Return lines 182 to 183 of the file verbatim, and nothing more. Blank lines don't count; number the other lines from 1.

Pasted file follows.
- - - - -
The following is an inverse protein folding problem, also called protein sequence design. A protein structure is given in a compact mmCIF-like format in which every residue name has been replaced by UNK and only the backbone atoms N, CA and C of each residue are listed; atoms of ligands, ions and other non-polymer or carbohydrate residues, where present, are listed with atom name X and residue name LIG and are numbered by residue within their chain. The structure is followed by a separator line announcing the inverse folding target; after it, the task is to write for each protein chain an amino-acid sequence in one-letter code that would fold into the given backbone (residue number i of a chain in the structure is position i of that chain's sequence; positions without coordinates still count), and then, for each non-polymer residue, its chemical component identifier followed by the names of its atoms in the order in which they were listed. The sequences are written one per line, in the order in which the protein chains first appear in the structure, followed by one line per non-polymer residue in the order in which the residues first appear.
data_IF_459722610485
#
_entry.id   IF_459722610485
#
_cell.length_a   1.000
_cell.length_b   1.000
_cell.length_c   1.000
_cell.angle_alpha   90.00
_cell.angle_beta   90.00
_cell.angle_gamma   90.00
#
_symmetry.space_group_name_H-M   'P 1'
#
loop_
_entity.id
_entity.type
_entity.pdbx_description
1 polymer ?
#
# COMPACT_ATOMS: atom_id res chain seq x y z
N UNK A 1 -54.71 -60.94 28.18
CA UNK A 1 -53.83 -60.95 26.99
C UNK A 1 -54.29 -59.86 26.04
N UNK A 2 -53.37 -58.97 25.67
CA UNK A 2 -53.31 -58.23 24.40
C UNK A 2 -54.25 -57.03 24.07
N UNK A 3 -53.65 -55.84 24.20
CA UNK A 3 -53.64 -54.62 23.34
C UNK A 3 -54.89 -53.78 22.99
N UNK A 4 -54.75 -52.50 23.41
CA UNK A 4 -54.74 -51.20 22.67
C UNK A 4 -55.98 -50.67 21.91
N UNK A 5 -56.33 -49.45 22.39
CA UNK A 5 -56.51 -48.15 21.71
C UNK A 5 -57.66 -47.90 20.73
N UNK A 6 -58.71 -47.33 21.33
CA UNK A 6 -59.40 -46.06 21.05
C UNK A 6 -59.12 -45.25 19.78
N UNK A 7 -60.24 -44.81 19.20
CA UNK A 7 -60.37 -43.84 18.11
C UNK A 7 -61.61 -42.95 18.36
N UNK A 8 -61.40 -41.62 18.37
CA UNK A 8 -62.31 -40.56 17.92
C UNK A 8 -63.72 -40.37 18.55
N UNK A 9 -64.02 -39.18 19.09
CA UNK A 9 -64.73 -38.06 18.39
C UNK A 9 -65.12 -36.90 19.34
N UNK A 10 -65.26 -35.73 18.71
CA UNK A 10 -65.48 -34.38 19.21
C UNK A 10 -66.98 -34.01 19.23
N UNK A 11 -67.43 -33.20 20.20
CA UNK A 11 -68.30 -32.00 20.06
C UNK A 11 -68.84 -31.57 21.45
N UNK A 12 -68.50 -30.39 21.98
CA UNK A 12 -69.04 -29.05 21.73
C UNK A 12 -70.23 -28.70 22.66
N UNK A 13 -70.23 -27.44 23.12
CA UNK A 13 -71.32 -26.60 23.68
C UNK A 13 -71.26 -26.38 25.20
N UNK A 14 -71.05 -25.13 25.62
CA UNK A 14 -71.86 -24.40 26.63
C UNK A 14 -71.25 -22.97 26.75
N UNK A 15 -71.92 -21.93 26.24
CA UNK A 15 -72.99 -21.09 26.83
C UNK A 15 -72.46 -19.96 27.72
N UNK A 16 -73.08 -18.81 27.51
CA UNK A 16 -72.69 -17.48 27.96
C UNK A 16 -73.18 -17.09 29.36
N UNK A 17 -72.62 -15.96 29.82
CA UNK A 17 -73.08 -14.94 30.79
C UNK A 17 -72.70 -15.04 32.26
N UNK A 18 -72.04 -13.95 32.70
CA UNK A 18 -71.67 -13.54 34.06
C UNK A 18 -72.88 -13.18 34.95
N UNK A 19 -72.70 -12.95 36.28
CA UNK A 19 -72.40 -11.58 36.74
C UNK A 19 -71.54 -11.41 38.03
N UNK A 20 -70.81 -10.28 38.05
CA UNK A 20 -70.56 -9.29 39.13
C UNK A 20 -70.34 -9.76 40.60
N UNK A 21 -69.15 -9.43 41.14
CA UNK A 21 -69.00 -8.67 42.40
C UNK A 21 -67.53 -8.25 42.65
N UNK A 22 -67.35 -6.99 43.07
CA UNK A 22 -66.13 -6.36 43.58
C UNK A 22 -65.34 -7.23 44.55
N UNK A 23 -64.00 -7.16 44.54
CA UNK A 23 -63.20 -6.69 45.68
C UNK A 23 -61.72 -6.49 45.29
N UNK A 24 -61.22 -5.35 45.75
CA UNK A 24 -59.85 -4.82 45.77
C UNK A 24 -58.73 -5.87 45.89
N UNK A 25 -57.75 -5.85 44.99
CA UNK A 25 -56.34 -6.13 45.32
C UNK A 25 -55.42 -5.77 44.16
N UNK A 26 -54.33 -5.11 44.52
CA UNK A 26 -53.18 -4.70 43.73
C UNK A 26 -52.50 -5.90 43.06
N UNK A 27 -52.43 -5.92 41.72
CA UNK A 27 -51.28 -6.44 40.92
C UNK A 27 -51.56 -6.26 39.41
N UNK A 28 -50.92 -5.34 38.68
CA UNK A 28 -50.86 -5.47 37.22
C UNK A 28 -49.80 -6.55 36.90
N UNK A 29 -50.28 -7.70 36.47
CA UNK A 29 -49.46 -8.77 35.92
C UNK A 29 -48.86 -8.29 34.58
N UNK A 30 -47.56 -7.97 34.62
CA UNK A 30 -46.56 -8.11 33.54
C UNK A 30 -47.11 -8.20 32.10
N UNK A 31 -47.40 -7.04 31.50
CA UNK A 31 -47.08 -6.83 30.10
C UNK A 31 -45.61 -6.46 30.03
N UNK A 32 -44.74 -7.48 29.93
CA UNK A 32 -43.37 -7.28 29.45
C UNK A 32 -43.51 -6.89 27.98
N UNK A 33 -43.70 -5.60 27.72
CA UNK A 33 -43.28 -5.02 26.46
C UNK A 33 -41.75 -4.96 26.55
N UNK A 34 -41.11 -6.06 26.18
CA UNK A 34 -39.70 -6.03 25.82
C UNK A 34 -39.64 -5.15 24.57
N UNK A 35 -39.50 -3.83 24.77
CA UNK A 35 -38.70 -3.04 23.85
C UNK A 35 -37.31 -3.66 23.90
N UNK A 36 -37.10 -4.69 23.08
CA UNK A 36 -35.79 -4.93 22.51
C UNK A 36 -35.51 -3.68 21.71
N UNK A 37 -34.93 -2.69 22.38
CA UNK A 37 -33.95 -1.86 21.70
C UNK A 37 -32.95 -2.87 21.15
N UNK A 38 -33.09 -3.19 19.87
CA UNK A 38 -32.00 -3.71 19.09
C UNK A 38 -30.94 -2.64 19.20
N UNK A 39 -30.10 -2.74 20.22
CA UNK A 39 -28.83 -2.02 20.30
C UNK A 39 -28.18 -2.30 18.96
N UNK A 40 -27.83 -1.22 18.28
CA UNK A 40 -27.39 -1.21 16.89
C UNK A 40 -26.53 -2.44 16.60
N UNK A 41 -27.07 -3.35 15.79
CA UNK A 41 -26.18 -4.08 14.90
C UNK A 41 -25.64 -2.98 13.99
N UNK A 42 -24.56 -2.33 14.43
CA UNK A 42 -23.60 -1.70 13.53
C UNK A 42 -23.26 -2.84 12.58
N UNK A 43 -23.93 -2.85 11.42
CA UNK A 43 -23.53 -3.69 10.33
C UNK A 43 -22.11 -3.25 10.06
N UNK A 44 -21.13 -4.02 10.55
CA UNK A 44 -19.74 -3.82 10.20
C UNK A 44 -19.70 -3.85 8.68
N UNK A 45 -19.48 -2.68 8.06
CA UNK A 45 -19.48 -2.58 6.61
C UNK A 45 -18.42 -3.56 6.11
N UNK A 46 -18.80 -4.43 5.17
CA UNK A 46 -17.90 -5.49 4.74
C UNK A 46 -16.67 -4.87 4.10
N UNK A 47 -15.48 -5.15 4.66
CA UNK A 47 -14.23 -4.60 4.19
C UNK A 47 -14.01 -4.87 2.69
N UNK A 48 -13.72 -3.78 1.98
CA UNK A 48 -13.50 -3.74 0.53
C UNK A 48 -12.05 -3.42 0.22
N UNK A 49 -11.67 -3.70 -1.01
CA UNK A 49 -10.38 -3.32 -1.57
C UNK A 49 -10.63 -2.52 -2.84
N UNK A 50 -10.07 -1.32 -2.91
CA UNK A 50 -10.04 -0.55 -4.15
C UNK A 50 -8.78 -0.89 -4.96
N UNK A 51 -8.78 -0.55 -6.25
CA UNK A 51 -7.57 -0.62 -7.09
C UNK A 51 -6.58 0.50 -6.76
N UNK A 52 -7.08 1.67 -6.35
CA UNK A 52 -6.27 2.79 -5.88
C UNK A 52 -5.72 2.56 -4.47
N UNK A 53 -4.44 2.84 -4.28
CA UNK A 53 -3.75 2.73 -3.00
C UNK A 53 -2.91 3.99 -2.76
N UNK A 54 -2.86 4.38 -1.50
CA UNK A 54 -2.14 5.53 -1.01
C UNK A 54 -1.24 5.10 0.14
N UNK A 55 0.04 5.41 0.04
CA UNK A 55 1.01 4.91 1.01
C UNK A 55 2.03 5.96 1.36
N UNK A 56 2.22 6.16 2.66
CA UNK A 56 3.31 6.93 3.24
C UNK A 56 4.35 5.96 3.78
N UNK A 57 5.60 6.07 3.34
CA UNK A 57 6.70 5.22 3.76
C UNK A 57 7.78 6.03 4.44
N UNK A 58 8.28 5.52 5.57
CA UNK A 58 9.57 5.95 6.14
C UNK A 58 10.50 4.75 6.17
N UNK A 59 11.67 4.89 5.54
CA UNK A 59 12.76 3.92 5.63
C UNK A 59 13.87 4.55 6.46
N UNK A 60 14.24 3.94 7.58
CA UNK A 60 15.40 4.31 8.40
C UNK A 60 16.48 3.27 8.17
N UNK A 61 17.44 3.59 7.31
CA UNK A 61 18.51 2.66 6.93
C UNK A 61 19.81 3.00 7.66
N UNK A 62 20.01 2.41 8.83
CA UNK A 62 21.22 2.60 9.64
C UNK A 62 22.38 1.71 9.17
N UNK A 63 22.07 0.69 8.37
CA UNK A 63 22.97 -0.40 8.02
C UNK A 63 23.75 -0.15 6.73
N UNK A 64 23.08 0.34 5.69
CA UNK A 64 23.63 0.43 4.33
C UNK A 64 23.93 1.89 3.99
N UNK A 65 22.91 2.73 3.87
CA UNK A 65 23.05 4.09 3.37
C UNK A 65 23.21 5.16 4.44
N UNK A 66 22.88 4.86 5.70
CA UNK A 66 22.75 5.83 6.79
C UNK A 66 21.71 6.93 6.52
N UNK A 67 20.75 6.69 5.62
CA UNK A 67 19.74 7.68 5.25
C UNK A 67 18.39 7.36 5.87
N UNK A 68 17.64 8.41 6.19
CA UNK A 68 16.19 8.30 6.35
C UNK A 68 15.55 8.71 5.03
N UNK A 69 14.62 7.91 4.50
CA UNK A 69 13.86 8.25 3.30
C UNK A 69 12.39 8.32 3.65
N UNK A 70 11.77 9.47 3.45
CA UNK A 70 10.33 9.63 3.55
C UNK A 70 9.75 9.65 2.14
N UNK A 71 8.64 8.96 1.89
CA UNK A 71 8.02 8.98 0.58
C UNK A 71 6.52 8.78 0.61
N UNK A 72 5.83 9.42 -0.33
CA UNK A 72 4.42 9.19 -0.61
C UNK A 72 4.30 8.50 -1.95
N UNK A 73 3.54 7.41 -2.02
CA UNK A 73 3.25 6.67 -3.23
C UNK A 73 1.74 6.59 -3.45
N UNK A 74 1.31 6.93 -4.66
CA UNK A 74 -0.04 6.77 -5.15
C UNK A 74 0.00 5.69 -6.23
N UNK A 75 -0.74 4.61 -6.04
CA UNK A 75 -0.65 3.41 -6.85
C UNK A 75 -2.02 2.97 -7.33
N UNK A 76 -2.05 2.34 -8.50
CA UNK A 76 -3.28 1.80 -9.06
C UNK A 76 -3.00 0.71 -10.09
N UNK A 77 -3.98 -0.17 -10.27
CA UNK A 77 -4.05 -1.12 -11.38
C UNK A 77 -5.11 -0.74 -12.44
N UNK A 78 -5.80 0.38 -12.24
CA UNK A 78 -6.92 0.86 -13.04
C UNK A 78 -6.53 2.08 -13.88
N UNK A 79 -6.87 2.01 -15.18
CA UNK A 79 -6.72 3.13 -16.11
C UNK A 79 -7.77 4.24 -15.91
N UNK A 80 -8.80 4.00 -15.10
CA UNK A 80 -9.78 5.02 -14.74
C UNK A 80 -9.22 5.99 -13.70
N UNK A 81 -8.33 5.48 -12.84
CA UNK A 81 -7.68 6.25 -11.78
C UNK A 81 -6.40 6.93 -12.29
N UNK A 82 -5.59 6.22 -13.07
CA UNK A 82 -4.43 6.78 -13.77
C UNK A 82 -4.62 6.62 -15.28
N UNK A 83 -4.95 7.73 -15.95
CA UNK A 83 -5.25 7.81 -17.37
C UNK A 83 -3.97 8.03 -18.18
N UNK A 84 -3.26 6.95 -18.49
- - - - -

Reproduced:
CA UNK A 54 -2.14 5.53 -1.01
C UNK A 54 -1.24 5.10 0.14